The cliché goes: “We can learn from our mistakes.” And it is true, especially as it applies to customer service. No matter how good we are, nobody can be perfect, although it is a lofty goal. At anytime there can be issues, problems and complaints. I call these negative customer service issues Moments of Misery™. […]
The cliché goes: “We can learn from our mistakes.” And it is true, especially as it applies to customer service. No matter how good we are, nobody can be perfect, although it is a lofty goal. At anytime there can be issues, problems and complaints. I call these negative customer service issues Moments of Misery™. Whenever something goes wrong, this is the opportunity for your best customer service strategies to kick in. So, I’ve compiled a list of questions to ask when something goes wrong. Hopefully this list will help you learn from these experiences and help prevent them from happening in the future.
1. How are you going to handle the problem for the customer? Think about an immediate solution, delivered with the right attitude and a sense of urgency that will restore the customer’s confidence in you.
2. Why did it happen? Do an analysis to determine why this happened.
3. Has it happened before? If it has happened before, why did it happen again? Do an analysis to determine the problem and what you can do to prevent, or at least minimize, the chances of this happening again.
4. Can it happen again? If this is the first time the problem or mistake has occurred, determine what you can do to prevent it from happening again. (See question number five.)
5. Can a process be put in place to prevent it from happening again? This is the follow up to question number four. If there is a process that you can put in place to prevent the problem or mistake from occurring again, do it.
6. Can you catch it before the customer calls you? This is very important. If you know the problem can potentially happen, have a system in place to check and either fix it before the customer finds out or let the customer know before they find out on their own. In other words, be proactive.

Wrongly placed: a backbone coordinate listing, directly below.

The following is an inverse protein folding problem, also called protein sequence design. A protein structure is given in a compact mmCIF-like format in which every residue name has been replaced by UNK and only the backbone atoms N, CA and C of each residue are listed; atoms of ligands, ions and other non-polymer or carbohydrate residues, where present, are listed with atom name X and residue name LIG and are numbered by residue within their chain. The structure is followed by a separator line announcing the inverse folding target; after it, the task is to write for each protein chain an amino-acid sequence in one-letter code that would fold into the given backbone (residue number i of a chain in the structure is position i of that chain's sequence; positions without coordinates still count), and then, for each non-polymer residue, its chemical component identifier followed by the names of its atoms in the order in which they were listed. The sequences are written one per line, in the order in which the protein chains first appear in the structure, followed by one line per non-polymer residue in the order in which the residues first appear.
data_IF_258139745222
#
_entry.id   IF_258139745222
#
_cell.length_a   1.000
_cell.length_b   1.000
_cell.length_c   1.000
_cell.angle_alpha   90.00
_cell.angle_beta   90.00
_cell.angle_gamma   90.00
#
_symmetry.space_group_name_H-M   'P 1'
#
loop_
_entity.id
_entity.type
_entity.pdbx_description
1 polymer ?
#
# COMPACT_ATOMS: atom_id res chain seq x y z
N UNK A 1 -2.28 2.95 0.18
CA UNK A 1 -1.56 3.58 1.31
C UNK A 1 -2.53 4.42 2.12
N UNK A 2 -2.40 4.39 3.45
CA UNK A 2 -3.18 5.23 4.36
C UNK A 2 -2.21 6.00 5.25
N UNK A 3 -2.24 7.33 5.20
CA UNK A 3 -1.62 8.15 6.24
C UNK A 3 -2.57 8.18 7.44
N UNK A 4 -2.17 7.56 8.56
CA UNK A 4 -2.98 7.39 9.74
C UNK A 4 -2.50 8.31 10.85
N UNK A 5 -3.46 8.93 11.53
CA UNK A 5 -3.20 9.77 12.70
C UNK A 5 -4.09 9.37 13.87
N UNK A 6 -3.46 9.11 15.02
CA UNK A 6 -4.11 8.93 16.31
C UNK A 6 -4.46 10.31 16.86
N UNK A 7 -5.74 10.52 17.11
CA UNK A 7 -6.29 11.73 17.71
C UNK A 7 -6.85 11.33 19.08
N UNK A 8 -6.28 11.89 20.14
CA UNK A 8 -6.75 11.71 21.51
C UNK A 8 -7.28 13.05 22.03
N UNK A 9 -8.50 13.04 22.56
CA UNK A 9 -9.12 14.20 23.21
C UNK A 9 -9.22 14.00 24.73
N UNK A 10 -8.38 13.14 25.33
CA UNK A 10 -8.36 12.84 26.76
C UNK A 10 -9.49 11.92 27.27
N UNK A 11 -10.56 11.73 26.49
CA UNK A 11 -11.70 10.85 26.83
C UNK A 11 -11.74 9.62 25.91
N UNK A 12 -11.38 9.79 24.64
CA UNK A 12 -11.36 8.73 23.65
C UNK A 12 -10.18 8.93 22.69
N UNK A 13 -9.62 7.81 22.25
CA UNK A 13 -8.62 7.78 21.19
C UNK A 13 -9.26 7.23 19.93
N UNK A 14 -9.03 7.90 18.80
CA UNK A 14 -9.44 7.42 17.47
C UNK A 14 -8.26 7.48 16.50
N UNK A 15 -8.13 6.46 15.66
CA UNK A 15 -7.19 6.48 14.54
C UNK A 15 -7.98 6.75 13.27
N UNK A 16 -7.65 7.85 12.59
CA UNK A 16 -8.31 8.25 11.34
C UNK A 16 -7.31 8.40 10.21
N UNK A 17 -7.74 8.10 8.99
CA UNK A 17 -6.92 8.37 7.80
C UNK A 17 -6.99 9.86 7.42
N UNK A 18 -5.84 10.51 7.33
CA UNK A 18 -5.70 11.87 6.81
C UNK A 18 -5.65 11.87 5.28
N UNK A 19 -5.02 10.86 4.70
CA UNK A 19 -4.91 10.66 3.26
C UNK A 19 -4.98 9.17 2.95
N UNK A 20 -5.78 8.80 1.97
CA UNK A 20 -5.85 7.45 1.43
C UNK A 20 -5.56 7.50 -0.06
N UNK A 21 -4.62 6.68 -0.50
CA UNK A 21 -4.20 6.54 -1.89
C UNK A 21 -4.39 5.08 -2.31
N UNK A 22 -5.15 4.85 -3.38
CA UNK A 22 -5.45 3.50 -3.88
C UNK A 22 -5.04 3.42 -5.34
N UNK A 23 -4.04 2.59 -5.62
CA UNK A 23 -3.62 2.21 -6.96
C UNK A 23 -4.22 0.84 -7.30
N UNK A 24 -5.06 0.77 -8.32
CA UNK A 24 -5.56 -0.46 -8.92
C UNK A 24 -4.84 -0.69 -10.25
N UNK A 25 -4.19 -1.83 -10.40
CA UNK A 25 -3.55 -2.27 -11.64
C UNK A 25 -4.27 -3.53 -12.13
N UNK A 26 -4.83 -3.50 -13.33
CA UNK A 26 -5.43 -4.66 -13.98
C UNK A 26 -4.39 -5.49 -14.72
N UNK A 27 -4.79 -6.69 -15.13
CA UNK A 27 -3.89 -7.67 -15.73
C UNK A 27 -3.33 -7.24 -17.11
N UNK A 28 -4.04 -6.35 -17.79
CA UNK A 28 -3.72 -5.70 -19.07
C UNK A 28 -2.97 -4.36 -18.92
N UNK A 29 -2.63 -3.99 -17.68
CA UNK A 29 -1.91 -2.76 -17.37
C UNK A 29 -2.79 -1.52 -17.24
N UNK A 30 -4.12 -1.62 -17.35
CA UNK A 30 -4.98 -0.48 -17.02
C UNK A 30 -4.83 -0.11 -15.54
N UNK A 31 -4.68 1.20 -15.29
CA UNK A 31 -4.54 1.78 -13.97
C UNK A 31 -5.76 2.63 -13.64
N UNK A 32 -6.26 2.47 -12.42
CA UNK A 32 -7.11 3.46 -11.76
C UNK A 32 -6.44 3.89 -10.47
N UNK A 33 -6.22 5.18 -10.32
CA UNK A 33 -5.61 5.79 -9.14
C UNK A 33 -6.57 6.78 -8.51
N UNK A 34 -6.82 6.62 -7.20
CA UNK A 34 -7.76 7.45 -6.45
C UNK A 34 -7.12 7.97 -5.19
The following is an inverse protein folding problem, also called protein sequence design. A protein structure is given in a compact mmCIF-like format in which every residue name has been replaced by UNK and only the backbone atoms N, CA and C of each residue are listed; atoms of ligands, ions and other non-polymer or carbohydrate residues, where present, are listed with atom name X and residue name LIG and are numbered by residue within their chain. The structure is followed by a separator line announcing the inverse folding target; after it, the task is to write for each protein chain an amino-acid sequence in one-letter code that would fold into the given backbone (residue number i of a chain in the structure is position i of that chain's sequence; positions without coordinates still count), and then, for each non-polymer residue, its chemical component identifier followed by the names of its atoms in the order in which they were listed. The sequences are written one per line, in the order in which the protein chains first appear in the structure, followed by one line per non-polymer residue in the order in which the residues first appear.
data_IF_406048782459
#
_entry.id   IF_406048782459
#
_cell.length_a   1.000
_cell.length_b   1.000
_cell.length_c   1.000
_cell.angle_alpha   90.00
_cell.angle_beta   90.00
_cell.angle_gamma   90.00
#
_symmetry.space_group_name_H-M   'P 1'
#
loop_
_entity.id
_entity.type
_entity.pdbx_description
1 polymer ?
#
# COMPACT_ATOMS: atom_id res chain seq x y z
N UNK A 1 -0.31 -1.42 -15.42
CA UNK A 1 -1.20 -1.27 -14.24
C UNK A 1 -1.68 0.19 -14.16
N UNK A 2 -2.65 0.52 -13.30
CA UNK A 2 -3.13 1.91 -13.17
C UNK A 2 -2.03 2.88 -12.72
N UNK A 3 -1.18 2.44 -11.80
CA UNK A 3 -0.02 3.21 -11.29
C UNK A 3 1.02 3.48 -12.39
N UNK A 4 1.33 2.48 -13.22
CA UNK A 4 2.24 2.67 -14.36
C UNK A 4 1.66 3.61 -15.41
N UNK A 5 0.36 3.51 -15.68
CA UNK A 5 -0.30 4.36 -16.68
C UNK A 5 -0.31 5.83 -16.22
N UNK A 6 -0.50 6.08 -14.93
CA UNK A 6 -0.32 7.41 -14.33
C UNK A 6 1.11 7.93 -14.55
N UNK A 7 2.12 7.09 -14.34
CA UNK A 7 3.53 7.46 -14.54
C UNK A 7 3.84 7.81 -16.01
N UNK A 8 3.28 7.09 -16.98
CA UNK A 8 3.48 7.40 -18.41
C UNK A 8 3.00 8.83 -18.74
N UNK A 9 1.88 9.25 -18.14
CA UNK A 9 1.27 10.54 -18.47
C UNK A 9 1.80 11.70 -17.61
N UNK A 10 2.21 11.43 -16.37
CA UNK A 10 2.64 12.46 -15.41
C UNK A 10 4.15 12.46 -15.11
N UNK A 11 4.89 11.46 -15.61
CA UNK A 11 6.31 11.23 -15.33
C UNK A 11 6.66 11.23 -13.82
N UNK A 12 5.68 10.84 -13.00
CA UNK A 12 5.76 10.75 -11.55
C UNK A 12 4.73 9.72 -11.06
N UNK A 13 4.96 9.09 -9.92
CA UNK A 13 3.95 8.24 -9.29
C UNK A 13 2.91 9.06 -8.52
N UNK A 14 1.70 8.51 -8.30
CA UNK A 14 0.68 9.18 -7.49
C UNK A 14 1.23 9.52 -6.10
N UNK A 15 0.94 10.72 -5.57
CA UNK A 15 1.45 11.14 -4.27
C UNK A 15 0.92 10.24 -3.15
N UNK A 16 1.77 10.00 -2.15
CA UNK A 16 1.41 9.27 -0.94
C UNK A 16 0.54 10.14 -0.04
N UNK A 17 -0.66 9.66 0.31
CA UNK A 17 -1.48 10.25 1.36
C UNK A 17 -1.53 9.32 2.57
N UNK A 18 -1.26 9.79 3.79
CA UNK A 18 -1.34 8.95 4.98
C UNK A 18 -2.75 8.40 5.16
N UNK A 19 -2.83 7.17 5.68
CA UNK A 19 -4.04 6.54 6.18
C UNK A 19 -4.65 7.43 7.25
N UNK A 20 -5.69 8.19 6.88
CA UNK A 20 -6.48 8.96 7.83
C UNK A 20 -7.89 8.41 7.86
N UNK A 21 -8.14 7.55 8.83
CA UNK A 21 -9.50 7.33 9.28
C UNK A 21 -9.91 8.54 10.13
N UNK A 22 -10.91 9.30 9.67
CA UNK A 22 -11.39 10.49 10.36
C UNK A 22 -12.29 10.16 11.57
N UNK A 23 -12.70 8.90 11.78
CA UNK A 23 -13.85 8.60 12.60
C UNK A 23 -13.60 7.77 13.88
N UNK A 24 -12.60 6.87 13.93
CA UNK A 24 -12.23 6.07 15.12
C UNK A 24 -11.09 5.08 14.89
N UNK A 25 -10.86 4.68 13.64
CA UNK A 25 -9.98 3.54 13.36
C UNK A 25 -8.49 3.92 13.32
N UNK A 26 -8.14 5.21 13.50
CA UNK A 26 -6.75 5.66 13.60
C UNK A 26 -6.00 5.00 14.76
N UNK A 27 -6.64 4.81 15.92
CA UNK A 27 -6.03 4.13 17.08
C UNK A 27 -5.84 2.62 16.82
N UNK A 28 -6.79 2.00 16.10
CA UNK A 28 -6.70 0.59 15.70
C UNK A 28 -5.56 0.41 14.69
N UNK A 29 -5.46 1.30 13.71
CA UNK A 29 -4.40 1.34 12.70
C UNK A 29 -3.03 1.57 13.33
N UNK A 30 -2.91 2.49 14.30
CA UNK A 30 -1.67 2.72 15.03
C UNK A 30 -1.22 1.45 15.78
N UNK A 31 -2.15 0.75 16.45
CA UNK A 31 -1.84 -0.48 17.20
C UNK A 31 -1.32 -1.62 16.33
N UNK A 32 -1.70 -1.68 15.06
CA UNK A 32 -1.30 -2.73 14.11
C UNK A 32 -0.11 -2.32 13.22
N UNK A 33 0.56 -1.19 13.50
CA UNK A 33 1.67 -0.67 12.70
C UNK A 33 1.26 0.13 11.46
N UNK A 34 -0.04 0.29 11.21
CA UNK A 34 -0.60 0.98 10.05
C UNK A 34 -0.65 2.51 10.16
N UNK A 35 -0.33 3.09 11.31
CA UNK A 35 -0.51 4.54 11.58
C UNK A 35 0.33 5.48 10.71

7. Who’s involved in preventing it from happening (again)? Determine who is responsible for eliminating the problem and what has to be done.
8. If this is a problem that doesn’t happen often, if ever (a “freak occurrence”), what would you do differently if in the same situation? After the problem has been brought to your attention and ultimately resolved, decide if this was the best way to handle it, or if there is a better way.
9. Is there information now that we didn’t have before it happened? If this is the first time the problem or mistake took place, you should be able to find new data or an experience that will help you prevent it from happening again.
10. What did we learn from it? Look at all of the answers to the above questions. You should have several insights on what happened, why it happened and how to prevent it from happening again.
These questions apply for both your external and internal customers.
Remember the goal isn’t just to fix a problem. It is to regain the customer’s confidence. As you answer the above questions, keep that in mind.
Finally, this is not a complete list. I’m sure there are other questions to ask that could help you resolve or prevent negative customer service issues. And our loyal readers of these blogs and articles (That would be you!) might know what they are. So, don’t be shy. Send them our way. We’ll add to the list and include them in a future article. (Please email me directly at firstname.lastname@example.org. Thank you!)
Shep Hyken is a professional speaker and New York Times and Wall Street Journal bestselling business author who works with companies who want to develop loyal relationships with their customers and employees. For information on Shep’s speaking programs, books, and learning programs please contact (314) 692-2200. Email: email@example.com – Web: www.hyken.com – For information on The Customer Focus™ customer service training programs (www.TheCustomerFocus.com).
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